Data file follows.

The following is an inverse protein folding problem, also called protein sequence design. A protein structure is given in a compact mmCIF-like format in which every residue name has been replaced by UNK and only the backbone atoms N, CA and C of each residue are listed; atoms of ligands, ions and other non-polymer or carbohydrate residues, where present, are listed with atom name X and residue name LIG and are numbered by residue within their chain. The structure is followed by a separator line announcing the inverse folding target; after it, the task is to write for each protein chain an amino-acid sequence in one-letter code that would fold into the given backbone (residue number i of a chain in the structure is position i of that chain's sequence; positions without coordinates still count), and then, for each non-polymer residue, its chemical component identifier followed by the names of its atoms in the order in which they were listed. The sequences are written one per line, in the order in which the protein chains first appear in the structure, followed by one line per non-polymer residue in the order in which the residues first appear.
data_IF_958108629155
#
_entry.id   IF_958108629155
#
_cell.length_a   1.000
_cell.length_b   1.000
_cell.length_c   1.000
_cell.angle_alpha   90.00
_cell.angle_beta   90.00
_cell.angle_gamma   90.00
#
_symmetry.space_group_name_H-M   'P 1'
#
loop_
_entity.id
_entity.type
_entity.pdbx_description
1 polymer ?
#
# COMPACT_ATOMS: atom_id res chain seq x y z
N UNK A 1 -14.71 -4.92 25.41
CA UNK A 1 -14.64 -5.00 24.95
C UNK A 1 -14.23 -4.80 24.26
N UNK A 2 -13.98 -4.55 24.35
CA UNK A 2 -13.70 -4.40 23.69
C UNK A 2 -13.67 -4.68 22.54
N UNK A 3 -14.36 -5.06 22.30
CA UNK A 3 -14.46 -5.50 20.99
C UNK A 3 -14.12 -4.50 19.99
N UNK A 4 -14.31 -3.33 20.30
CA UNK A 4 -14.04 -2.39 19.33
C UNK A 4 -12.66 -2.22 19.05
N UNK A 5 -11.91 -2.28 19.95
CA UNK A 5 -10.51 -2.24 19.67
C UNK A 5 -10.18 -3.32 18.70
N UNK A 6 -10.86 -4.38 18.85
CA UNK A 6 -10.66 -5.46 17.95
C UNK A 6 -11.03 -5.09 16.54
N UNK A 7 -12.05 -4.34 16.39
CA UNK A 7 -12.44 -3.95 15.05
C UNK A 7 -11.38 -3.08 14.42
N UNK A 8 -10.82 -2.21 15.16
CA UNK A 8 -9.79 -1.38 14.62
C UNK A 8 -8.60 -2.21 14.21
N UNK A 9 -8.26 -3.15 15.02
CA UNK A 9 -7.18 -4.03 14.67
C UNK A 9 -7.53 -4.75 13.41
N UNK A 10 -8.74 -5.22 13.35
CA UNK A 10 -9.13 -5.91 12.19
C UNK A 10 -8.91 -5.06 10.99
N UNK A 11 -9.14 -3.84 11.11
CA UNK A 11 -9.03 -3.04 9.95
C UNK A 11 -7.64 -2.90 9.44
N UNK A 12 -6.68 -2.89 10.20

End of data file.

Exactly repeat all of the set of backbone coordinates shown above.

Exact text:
The following is an inverse protein folding problem, also called protein sequence design. A protein structure is given in a compact mmCIF-like format in which every residue name has been replaced by UNK and only the backbone atoms N, CA and C of each residue are listed; atoms of ligands, ions and other non-polymer or carbohydrate residues, where present, are listed with atom name X and residue name LIG and are numbered by residue within their chain. The structure is followed by a separator line announcing the inverse folding target; after it, the task is to write for each protein chain an amino-acid sequence in one-letter code that would fold into the given backbone (residue number i of a chain in the structure is position i of that chain's sequence; positions without coordinates still count), and then, for each non-polymer residue, its chemical component identifier followed by the names of its atoms in the order in which they were listed. The sequences are written one per line, in the order in which the protein chains first appear in the structure, followed by one line per non-polymer residue in the order in which the residues first appear.
data_IF_958108629155
#
_entry.id   IF_958108629155
#
_cell.length_a   1.000
_cell.length_b   1.000
_cell.length_c   1.000
_cell.angle_alpha   90.00
_cell.angle_beta   90.00
_cell.angle_gamma   90.00
#
_symmetry.space_group_name_H-M   'P 1'
#
loop_
_entity.id
_entity.type
_entity.pdbx_description
1 polymer ?
#
# COMPACT_ATOMS: atom_id res chain seq x y z
N UNK A 1 -14.71 -4.92 25.41
CA UNK A 1 -14.64 -5.00 24.95
C UNK A 1 -14.23 -4.80 24.26
N UNK A 2 -13.98 -4.55 24.35
CA UNK A 2 -13.70 -4.40 23.69
C UNK A 2 -13.67 -4.68 22.54
N UNK A 3 -14.36 -5.06 22.30
CA UNK A 3 -14.46 -5.50 20.99
C UNK A 3 -14.12 -4.50 19.99
N UNK A 4 -14.31 -3.33 20.30
CA UNK A 4 -14.04 -2.39 19.33
C UNK A 4 -12.66 -2.22 19.05
N UNK A 5 -11.91 -2.28 19.95
CA UNK A 5 -10.51 -2.24 19.67
C UNK A 5 -10.18 -3.32 18.70
N UNK A 6 -10.86 -4.38 18.85
CA UNK A 6 -10.66 -5.46 17.95
C UNK A 6 -11.03 -5.09 16.54
N UNK A 7 -12.05 -4.34 16.39
CA UNK A 7 -12.44 -3.95 15.05
C UNK A 7 -11.38 -3.08 14.42
N UNK A 8 -10.82 -2.21 15.16
CA UNK A 8 -9.79 -1.38 14.62
C UNK A 8 -8.60 -2.21 14.21
N UNK A 9 -8.26 -3.15 15.02
CA UNK A 9 -7.18 -4.03 14.67
C UNK A 9 -7.53 -4.75 13.41
N UNK A 10 -8.74 -5.22 13.35
CA UNK A 10 -9.13 -5.91 12.19
C UNK A 10 -8.91 -5.06 10.99
N UNK A 11 -9.14 -3.84 11.11
CA UNK A 11 -9.03 -3.04 9.95
C UNK A 11 -7.64 -2.90 9.44
N UNK A 12 -6.68 -2.89 10.20